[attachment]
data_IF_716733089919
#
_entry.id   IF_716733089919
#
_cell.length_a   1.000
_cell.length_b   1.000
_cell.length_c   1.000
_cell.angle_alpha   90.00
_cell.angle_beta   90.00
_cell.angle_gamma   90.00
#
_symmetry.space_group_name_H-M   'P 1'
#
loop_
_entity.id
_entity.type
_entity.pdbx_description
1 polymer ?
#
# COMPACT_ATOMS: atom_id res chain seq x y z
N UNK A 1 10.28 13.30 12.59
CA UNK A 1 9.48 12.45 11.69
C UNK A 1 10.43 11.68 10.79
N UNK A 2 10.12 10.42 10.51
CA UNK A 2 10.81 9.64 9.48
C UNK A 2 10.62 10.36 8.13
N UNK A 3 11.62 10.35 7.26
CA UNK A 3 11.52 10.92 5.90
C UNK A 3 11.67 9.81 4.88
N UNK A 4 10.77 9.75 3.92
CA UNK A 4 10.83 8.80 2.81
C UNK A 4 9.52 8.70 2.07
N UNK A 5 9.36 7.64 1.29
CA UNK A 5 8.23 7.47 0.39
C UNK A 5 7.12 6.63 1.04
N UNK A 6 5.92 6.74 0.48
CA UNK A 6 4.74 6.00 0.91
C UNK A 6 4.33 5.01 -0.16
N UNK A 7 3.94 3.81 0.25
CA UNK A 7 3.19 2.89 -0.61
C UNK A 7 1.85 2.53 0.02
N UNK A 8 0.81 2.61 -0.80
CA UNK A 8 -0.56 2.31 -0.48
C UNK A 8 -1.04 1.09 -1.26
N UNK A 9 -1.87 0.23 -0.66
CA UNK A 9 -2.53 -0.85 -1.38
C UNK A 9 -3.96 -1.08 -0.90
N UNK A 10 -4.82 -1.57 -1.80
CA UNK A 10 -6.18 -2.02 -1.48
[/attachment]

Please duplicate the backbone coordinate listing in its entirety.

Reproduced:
data_IF_716733089919
#
_entry.id   IF_716733089919
#
_cell.length_a   1.000
_cell.length_b   1.000
_cell.length_c   1.000
_cell.angle_alpha   90.00
_cell.angle_beta   90.00
_cell.angle_gamma   90.00
#
_symmetry.space_group_name_H-M   'P 1'
#
loop_
_entity.id
_entity.type
_entity.pdbx_description
1 polymer ?
#
# COMPACT_ATOMS: atom_id res chain seq x y z
N UNK A 1 10.28 13.30 12.59
CA UNK A 1 9.48 12.45 11.69
C UNK A 1 10.43 11.68 10.79
N UNK A 2 10.12 10.42 10.51
CA UNK A 2 10.81 9.64 9.48
C UNK A 2 10.62 10.36 8.13
N UNK A 3 11.62 10.35 7.26
CA UNK A 3 11.52 10.92 5.90
C UNK A 3 11.67 9.81 4.88
N UNK A 4 10.77 9.75 3.92
CA UNK A 4 10.83 8.80 2.81
C UNK A 4 9.52 8.70 2.07
N UNK A 5 9.36 7.64 1.29
CA UNK A 5 8.23 7.47 0.39
C UNK A 5 7.12 6.63 1.04
N UNK A 6 5.92 6.74 0.48
CA UNK A 6 4.74 6.00 0.91
C UNK A 6 4.33 5.01 -0.16
N UNK A 7 3.94 3.81 0.25
CA UNK A 7 3.19 2.89 -0.61
C UNK A 7 1.85 2.53 0.02
N UNK A 8 0.81 2.61 -0.80
CA UNK A 8 -0.56 2.31 -0.48
C UNK A 8 -1.04 1.09 -1.26
N UNK A 9 -1.87 0.23 -0.66
CA UNK A 9 -2.53 -0.85 -1.38
C UNK A 9 -3.96 -1.08 -0.90
N UNK A 10 -4.82 -1.57 -1.80
CA UNK A 10 -6.18 -2.02 -1.48